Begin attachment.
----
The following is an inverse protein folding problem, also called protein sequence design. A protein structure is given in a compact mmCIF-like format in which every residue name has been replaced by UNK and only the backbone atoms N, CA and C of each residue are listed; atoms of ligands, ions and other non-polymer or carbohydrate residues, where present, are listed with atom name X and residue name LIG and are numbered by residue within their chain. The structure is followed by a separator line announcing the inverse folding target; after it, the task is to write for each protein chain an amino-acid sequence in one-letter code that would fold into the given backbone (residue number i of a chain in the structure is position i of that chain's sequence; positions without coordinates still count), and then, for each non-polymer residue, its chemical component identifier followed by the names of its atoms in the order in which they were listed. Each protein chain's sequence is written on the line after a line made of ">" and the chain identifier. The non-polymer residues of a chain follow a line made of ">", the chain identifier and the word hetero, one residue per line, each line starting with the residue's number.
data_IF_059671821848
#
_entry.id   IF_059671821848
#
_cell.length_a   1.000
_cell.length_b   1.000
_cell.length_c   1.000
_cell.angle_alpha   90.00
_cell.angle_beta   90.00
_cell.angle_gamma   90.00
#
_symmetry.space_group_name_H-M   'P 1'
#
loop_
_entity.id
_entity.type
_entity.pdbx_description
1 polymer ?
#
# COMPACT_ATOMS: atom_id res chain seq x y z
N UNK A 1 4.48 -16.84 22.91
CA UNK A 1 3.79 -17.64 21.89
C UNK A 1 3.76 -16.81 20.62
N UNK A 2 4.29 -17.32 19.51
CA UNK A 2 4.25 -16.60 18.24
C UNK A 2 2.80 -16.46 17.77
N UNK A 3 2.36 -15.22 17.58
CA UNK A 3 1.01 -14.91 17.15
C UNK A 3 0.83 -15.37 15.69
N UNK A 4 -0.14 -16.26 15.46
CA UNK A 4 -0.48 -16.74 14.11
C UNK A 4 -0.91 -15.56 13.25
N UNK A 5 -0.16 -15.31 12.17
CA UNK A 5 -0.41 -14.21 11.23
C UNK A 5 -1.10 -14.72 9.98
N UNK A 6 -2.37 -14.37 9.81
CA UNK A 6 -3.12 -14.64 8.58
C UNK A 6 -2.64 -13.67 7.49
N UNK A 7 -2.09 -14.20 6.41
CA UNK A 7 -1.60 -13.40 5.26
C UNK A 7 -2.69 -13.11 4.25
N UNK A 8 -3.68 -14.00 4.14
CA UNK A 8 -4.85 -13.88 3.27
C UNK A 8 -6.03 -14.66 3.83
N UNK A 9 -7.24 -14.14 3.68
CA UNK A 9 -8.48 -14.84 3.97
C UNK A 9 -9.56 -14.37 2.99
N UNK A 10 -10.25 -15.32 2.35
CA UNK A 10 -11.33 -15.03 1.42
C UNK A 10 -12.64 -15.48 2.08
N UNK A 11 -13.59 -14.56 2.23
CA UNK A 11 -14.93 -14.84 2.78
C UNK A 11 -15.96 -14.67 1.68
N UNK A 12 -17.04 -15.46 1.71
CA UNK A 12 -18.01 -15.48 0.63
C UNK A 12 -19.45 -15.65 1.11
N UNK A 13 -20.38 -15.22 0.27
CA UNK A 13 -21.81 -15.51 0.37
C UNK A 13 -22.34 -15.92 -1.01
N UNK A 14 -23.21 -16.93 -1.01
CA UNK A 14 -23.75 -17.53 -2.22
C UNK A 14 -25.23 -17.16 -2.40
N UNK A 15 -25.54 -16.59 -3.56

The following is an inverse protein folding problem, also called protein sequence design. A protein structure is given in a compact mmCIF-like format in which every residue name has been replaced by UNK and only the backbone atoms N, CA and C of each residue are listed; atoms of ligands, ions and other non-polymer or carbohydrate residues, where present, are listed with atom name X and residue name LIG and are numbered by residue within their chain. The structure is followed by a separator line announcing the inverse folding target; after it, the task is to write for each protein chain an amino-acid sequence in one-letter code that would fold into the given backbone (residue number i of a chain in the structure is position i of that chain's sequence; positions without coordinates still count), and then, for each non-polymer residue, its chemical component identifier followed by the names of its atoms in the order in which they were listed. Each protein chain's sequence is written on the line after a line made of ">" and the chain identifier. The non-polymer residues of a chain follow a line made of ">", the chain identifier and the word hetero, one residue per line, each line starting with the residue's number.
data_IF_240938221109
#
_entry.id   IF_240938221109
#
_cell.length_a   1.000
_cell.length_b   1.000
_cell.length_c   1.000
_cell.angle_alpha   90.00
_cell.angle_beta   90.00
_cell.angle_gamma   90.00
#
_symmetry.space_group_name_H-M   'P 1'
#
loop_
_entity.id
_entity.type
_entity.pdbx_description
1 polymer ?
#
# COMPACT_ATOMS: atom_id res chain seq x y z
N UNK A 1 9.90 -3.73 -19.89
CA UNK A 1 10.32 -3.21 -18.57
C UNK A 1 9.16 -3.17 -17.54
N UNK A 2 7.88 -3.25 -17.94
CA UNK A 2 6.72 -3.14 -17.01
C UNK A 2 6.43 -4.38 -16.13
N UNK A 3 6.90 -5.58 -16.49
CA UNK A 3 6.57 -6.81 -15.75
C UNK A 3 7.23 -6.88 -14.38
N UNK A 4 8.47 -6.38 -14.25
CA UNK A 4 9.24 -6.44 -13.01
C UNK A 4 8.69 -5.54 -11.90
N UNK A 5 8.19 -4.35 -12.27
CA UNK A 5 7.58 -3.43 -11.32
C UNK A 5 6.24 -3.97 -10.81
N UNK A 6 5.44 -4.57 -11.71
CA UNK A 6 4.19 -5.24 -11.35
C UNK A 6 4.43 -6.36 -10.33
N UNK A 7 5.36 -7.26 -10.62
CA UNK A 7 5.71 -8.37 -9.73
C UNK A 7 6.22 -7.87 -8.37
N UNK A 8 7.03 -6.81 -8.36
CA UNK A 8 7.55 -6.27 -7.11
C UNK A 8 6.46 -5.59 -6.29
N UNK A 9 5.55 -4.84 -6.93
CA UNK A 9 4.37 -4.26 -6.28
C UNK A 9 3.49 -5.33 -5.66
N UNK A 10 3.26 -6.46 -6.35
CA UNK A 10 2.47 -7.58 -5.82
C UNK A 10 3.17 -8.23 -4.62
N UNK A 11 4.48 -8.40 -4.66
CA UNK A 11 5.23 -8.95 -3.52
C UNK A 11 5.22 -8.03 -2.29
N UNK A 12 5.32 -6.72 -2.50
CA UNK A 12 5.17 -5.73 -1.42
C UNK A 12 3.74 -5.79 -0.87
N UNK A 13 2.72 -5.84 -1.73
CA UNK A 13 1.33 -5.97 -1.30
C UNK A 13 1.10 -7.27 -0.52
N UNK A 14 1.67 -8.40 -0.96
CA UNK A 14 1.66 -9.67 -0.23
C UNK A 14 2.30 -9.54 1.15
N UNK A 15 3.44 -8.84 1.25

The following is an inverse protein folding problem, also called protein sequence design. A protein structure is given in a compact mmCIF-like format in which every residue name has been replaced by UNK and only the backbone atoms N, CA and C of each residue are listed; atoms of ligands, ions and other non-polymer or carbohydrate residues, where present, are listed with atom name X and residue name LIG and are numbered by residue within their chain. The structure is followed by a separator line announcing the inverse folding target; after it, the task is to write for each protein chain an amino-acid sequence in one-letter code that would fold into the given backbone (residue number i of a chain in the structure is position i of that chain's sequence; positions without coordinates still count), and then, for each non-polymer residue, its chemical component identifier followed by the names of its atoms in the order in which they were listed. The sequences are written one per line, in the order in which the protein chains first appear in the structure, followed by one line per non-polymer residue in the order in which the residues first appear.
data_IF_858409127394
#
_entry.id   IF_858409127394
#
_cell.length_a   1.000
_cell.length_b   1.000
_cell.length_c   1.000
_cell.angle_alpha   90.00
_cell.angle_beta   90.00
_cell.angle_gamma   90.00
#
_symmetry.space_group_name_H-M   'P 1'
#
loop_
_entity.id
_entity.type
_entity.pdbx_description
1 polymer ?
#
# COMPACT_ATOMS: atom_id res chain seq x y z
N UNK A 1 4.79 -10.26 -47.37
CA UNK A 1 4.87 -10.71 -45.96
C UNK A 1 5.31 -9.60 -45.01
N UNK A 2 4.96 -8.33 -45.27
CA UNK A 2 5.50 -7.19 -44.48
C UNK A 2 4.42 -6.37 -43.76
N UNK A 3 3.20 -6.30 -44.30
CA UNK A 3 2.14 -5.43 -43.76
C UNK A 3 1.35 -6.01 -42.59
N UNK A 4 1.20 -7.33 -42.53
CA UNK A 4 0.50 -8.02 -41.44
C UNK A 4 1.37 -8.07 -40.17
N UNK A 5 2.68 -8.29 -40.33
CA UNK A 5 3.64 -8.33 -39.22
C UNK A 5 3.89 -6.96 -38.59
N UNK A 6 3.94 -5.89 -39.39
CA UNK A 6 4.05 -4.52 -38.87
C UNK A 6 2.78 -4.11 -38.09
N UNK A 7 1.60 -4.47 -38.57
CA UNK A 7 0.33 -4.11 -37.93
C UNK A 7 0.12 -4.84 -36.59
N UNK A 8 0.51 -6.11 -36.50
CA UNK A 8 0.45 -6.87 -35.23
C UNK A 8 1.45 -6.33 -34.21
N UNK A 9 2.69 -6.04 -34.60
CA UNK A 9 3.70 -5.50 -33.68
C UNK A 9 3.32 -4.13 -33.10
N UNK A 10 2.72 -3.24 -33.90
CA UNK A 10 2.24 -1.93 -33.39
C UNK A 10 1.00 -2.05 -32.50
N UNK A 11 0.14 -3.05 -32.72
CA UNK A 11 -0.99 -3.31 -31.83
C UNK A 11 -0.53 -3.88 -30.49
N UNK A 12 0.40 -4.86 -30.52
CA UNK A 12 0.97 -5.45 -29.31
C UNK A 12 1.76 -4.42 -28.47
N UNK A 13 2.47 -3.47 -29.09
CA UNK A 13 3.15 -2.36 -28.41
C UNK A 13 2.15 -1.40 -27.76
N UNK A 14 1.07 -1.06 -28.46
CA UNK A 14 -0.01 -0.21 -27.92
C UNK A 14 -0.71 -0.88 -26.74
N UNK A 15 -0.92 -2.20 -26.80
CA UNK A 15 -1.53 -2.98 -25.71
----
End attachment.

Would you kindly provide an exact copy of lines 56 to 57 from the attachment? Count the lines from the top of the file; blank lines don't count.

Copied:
CA UNK A 12 -18.01 -15.48 0.63
C UNK A 12 -19.45 -15.65 1.11